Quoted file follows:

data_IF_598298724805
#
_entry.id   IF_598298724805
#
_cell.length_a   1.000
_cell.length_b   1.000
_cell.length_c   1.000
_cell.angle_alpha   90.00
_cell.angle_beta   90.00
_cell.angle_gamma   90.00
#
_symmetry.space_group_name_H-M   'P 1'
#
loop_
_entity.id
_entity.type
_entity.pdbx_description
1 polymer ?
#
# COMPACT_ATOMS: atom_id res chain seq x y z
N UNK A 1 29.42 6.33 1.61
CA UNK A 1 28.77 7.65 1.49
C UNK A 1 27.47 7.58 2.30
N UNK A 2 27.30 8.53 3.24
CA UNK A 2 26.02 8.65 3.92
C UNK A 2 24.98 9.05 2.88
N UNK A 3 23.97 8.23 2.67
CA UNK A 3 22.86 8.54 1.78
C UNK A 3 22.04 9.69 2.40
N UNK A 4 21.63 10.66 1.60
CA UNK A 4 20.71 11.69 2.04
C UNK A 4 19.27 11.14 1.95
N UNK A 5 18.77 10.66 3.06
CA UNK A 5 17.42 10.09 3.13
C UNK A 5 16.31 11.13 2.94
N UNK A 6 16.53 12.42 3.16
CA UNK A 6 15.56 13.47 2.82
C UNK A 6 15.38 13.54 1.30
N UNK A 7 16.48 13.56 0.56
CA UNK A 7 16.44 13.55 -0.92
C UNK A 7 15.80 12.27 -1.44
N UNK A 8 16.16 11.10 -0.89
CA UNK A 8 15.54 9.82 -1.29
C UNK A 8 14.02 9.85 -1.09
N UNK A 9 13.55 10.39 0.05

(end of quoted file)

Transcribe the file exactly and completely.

data_IF_598298724805
#
_entry.id   IF_598298724805
#
_cell.length_a   1.000
_cell.length_b   1.000
_cell.length_c   1.000
_cell.angle_alpha   90.00
_cell.angle_beta   90.00
_cell.angle_gamma   90.00
#
_symmetry.space_group_name_H-M   'P 1'
#
loop_
_entity.id
_entity.type
_entity.pdbx_description
1 polymer ?
#
# COMPACT_ATOMS: atom_id res chain seq x y z
N UNK A 1 29.42 6.33 1.61
CA UNK A 1 28.77 7.65 1.49
C UNK A 1 27.47 7.58 2.30
N UNK A 2 27.30 8.53 3.24
CA UNK A 2 26.02 8.65 3.92
C UNK A 2 24.98 9.05 2.88
N UNK A 3 23.97 8.23 2.67
CA UNK A 3 22.86 8.54 1.78
C UNK A 3 22.04 9.69 2.40
N UNK A 4 21.63 10.66 1.60
CA UNK A 4 20.71 11.69 2.04
C UNK A 4 19.27 11.14 1.95
N UNK A 5 18.77 10.66 3.06
CA UNK A 5 17.42 10.09 3.13
C UNK A 5 16.31 11.13 2.94
N UNK A 6 16.53 12.42 3.16
CA UNK A 6 15.56 13.47 2.82
C UNK A 6 15.38 13.54 1.30
N UNK A 7 16.48 13.56 0.56
CA UNK A 7 16.44 13.55 -0.92
C UNK A 7 15.80 12.27 -1.44
N UNK A 8 16.16 11.10 -0.89
CA UNK A 8 15.54 9.82 -1.29
C UNK A 8 14.02 9.85 -1.09
N UNK A 9 13.55 10.39 0.05